Moore v. Deutsche Bank National Trust Company et al

Filing 50

ORDER DISMISSING COMPLAINT FOR LACK OF SUBJECT MATTER JURISDICTION. Signed by JUDGE DERRICK K. WATSON on 4/30/2014. ~ The Court hereby dismisses Moore's complaint for lack of subject matter jurisdiction. The Clerk of Court is di rected to close the case. (ecs, )CERTIFICATE OF SERVICEParticipants registered to receive electronic notifications received this document electronically at the e-mail address listed on the Notice of Electronic Filing (NEF). Participants not registered to receive electronic notifications were served by first class mail on the date of this docket entry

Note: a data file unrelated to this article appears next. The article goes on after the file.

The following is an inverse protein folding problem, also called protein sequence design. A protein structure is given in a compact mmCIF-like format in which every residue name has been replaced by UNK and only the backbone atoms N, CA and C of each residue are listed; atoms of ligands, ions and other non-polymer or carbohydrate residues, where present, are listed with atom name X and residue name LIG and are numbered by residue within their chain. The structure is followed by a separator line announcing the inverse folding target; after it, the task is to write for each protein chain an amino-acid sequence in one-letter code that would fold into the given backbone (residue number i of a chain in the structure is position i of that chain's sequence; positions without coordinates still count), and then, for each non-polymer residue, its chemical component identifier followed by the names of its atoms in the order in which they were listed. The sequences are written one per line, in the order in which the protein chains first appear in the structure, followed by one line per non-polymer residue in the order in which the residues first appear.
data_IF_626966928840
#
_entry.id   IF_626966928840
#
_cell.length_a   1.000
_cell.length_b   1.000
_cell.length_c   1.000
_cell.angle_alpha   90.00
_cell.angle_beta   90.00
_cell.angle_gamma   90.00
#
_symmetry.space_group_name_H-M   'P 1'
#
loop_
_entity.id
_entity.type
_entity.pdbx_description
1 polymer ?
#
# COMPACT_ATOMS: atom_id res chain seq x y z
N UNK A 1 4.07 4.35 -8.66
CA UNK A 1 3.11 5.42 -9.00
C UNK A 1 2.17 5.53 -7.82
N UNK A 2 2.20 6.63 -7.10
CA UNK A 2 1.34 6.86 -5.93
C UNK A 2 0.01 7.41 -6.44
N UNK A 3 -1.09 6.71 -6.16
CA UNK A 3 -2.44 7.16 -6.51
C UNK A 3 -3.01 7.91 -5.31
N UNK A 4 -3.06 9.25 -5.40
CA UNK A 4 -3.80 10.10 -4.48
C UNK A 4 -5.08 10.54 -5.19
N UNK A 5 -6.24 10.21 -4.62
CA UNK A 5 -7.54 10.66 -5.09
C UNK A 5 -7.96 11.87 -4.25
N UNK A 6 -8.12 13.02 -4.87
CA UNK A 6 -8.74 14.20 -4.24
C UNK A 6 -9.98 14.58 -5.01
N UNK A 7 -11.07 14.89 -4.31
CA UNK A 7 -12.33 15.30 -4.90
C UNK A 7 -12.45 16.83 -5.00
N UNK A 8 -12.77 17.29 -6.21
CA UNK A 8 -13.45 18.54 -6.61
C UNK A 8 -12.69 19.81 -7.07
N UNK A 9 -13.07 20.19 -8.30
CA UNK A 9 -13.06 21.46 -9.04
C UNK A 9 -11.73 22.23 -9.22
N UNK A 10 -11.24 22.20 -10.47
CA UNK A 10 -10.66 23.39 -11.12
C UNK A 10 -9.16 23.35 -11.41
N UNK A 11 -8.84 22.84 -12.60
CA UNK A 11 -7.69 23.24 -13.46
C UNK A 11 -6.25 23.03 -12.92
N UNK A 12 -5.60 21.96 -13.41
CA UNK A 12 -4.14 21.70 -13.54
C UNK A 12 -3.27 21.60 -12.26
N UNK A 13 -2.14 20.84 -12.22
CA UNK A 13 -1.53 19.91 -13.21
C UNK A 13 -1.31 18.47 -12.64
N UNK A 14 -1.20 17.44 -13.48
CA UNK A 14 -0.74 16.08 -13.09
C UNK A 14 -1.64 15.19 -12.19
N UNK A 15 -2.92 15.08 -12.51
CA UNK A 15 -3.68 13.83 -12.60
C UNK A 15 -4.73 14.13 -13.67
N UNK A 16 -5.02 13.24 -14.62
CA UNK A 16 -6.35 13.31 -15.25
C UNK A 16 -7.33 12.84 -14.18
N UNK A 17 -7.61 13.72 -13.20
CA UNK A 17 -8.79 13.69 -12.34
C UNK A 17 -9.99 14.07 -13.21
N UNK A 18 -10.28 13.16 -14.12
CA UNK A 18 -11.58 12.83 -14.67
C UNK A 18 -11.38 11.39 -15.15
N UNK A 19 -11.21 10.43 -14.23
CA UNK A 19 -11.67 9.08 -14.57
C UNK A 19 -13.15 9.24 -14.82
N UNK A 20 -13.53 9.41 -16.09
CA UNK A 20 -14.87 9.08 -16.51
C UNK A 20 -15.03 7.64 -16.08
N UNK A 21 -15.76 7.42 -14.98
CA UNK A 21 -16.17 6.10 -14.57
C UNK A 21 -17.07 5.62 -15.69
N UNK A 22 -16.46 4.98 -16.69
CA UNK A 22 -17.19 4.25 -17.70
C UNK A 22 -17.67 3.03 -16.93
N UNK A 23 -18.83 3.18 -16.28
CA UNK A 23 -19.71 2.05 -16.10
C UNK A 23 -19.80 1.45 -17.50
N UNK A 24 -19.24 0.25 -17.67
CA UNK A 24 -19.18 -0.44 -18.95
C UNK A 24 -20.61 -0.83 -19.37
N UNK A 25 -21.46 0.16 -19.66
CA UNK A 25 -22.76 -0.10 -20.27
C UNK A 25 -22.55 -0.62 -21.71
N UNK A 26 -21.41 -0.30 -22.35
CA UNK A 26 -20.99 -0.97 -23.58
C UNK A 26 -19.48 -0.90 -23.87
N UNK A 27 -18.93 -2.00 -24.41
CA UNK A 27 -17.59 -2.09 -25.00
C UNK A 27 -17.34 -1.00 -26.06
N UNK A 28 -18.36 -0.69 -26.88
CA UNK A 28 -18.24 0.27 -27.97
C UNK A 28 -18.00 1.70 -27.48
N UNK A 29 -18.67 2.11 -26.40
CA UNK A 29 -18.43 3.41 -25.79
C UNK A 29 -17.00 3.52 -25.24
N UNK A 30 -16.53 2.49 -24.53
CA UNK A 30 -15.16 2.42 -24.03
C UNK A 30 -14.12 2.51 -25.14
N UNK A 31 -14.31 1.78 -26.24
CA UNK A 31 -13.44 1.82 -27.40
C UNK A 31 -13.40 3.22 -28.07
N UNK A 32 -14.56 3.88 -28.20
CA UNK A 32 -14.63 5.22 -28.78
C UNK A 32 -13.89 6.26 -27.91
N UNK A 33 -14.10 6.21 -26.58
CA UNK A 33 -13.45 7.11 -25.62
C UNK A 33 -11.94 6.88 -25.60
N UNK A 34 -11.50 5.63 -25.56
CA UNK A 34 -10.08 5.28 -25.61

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IN THE UNITED STATES DISTRICT COURT FOR THE DISTRICT OF HAWAI`I GORDON KELIKIPI CHARLES MOORE, Plaintiff, vs. DEUTSCHE BANK NATIONAL TRUST COMPANY as trustee for Ameriquest Securities, Inc., Asset Backed Pass-Through Certificates Series 2003-AR3, et al. CIVIL NO. 13-00506 DKW-RLP ORDER DISMISSING COMPLAINT FOR LACK OF SUBJECT MATTER JURISDICTION Defendants. ORDER DISMISSING COMPLAINT FOR LACK OF SUBJECT MATTER JURISDICTION This matter is nearly identical in relevant part to two other cases in this district, brought by the same counsel, which have recently been dismissed for lack of subject matter jurisdiction. See Dicion v. Mann Mortgage, LLC, 2014 WL 1366151 (D. Haw. April 4, 2014); Pascua v. Option One Mortgage Corp., 2014 WL 806226 (D. Haw. Feb. 28, 2014). The result here is no different—because Mr. Moore lacks standing and has not satisfied the amount in controversy requirement, this Court lacks subject matter jurisdiction, mandating dismissal of the complaint. BACKGROUND Moore has a mortgage on his residence. Although he has been making payments on this mortgage for years, he now asserts an uncertainty regarding whom to pay. Complaint ¶ 35 (“At present, Mr. Moore does not know the identity of the true Note holder and does not know to whom his mortgage payments are due.”). He asserts a single cause of action that he refers to as “quiet title,” requesting that this Court “declare which entity is the true owner of his Note and mortgage so that he will not have double or triple liability for his debt.” Complaint ¶ 1. Defendants, the mortgagees and loan servicers on Moore’s mortgage, move to dismiss. STANDARD OF REVIEW Although Defendants’ motions are filed pursuant to Fed. R. Civ. P. 12(b)(6) and 12(b)(2), the Court “must determine that [it] ha[s] jurisdiction before proceeding to the merits.” Lance v. Coffman, 549 U.S. 437, 439 (2007). Thus, the Court is “obligated to consider sua sponte whether [it] ha[s] subject matter jurisdiction.” Valdez v. Allstate Ins. Co., 372 F.3d 1115, 1116 (9th Cir. 2004). “If the court determines at any time that it lacks subject-matter jurisdiction, the court must dismiss the action.” Fed. R. Civ. P. 12(h)(3). 2   A suit brought by a plaintiff without Article III standing is not a “case or controversy,” and an Article III federal court therefore lacks subject matter jurisdiction over the suit. Steel Co. v. Citizens for a Better Env’t, 523 U.S. 83, 102 (1998). In order to establish standing, three requirements must be met: First and foremost, there must be alleged (and ultimately proved) an injury in fact—a harm suffered by the plaintiff that is concrete and actual or imminent, not conjectural or hypothetical. Second, there must be causation—a fairly traceable connection between the plaintiff’s injury and the complained-of conduct of the defendant. And third, there must be redressability—a likelihood that the requested relief will redress the alleged injury. This triad of injury in fact, causation, and redressability constitutes the core of Article III’s case-or-controversy requirement, and the party invoking federal jurisdiction bears the burden of establishing its existence. Id. at 102–04 (internal citations and quotation marks omitted). See Takhar v. Kessler, 76 F.3d 995, 1000 (9th Cir. 1996) (“A plaintiff has the burden of establishing the elements required for standing.”). Even where a plaintiff has standing, subject matter jurisdiction must also be established. Jurisdiction founded on diversity (the basis for jurisdiction alleged by Moore here) “requires that the parties be in complete diversity and the amount in controversy exceed $75,000.” Matheson v. Progressive Specialty Ins. Co., 319 F.3d 1089, 1090 (9th Cir. 2003) (per curiam); see 28 U.S.C. § 1332. Where, as here, declaratory or injunctive relief is sought, it is “‘well established that the amount in controversy is measured by the value of the object of the 3   litigation.’” Cohn v. Petsmart, Inc., 281 F.3d 837, 840 (9th Cir. 2002) (quoting Hunt v. Wash. State Apple Adver. Comm’n, 432 U.S. 333, 347 (1977)). The object of the litigation is “the value of the right to be protected or the extent of the injury to be prevented.” Jackson v. Am. Bar Ass’n, 538 F.2d 829, 831 (9th Cir. 1976); see also Ridder Bros., Inc. v. Blethen, 142 F.2d 395, 399 (9th Cir. 1944) (stating that the “required amount [in controversy is] the value of the particular and limited thing sought to be accomplished by the action”). “[T]he party asserting diversity jurisdiction bears the burden of proof.” Lew v. Moss, 797 F.2d 747, 749 (9th Cir. 1986). DISCUSSION Moore lacks standing and has failed to satisfy the amount in controversy requirement necessary to establish diversity jurisdiction. Accordingly, the Court dismisses the complaint for lack of subject matter jurisdiction. First, Moore has not alleged an injury in fact to sufficiently establish standing. Although Moore asserts his general concern that he could face “double or triple liability for his debt” without the Court’s assistance in ascertaining to whom he should pay, Moore does not allege that any Defendant has actually initiated foreclosure proceedings or that more than one party has actually demanded payment on the same loan—allegations necessary to show actual injury. Consequently, as Judge Seabright concluded in Dicion: 4   Absent such factual allegations, the potential for multiple liability or foreclosure is no more than mere speculation and falls far short of constituting an Article III injury-in-fact. Thus, Plaintiff's injury is no more than his own uncertainty regarding which Defendant is entitled to his mortgage payments. Such a subjective uncertainty is neither sufficiently concrete nor particularized to constitute an injury-in-fact. 2014 WL 1366151, at *4 (internal citations omitted); see also Pascua, 2014 WL 806226, at *4 (“At most, the injury-in-fact that Pascua suffers is the ‘uncertainty’ he says he has regarding what entity he is supposed to pay. It is not clear that this subjective feeling of uncertainty is sufficiently concrete and particularized to constitute an injury-in-fact. It is also not clear that Pascua’s purported injury, such as it is, is caused by Defendants’ conduct rather than by Pascua’s own apparent inability to discern the nature of his obligations.” (internal citation omitted)). Indeed, the Defendants agree that there is no dispute as to the roles of each Defendant entity, and there is nothing to even suggest that Moore would be subject to double or triple liability, as he apparently fears. Having alleged no injury in fact, and the Court declining to allow Moore to manufacture one, Moore lacks standing, depriving the Court of subject matter jurisdiction. Steel Co., 523 U.S. at 102.1                                                              1 The Court also adopts the same reasoning and conclusion reached by Judge Seabright in Dicion for the second and third requirements of standing: Furthermore, in the absence of a demand for payment from multiple Defendants, Plaintiff’s uncertainty is not fairly traceable to any challenged 5   Second, the Court also lacks subject matter jurisdiction because the amount in controversy requirement to establish diversity jurisdiction has not been satisfied. Moore alleges that “the amount in controversy is $369,000.00, which is the amount of the mortgage loan secured on the Subject Property.” Complaint ¶ 14. However, as Judge Mollway discussed in Pascua: Here, the matter Pascua says he wants to accomplish does not implicate the entire debt or the value of the property. Although he styles his claim as one to “quiet title,” Pascua does not allege that he holds title to the property free and clear of any debt obligation. Nor does Pascua seek to enjoin a foreclosure. In either such situation, the full debt or the property itself would be the object of the litigation, because the claimant would be trying to prevent paying the debt or losing the property. Pascua, by contrast, asks for a declaration to prevent him from feeling uncertainty as to whom to pay. He is not actually being asked to pay his acknowledged debt more than once. The amount in controversy is therefore the subjective value to Pascua of freeing him from that risk. Courts are often disinclined to speculate as to the monetary value of something so vague and amorphous as a feeling of uncertainty. In any event, it is implausible to suggest that the subjective value to Pascua of such a declaration is greater than $75,000. Pascua’s primary fear appears to be that he will accidentally pay the wrong party $41,139.92, which is the amount Wells Fargo is currently requesting he pay to avert foreclosure. The harm to Pascua of his fear that he might lose a second payment of $41,139.92 cannot plausibly be worth in excess of $75,000. 2014 WL 806226, at *5 (internal citations omitted).                                                                                                                                                                                                   action of the Defendants. Nor is Plaintiff's uncertainty likely to be redressed by a favorable decision. 2014 WL 1366151, at *5 (alterations, quotation marks, and citation omitted).  6   Similarly here, Moore asks for a declaration to clarify his alleged confusion as to whom to pay. Therefore, the object of the litigation is not the full amount of the mortgage loan, but is instead the value in relieving Moore’s uncertainty. Dicion, 2014 WL 1366151, at *6. However, Moore has not even attempted to prove what the value of that uncertainty is and the Court will not speculate. In short, “because the true purpose of this action is neither to quiet title in favor of Plaintiff and against all Defendants, nor to stop an imminent foreclosure sale, simply requesting such relief cannot transform the object of litigation to the subject property [or the full amount of the mortgage on that property].” Dicion, 2014 WL 1366151, at *6 n.6. Finally, the Court notes that even if the Court had subject matter jurisdiction, “Plaintiffs’ contention that they do not know to whom their debt is owed is not a basis to ‘quiet title.’” Klohs v. Wells Fargo Bank, N.A., 901 F.Supp.2d 1253, 1261 n.4 (D. Haw. 2012). 7   CONCLUSION The Court hereby dismisses Moore’s complaint for lack of subject matter jurisdiction. The Clerk of Court is directed to close the case. IT IS SO ORDERED. DATED: HONOLULU, HAWAI‘I, April 30, 2014. Moore v. Deutsche Bank Nat’l Trust Company, et al.; CV 13-00506 DKW/RLP; ORDER DISMISSING COMPLAINT FOR LACK OF SUBJECT MATTER JURISDICTION 8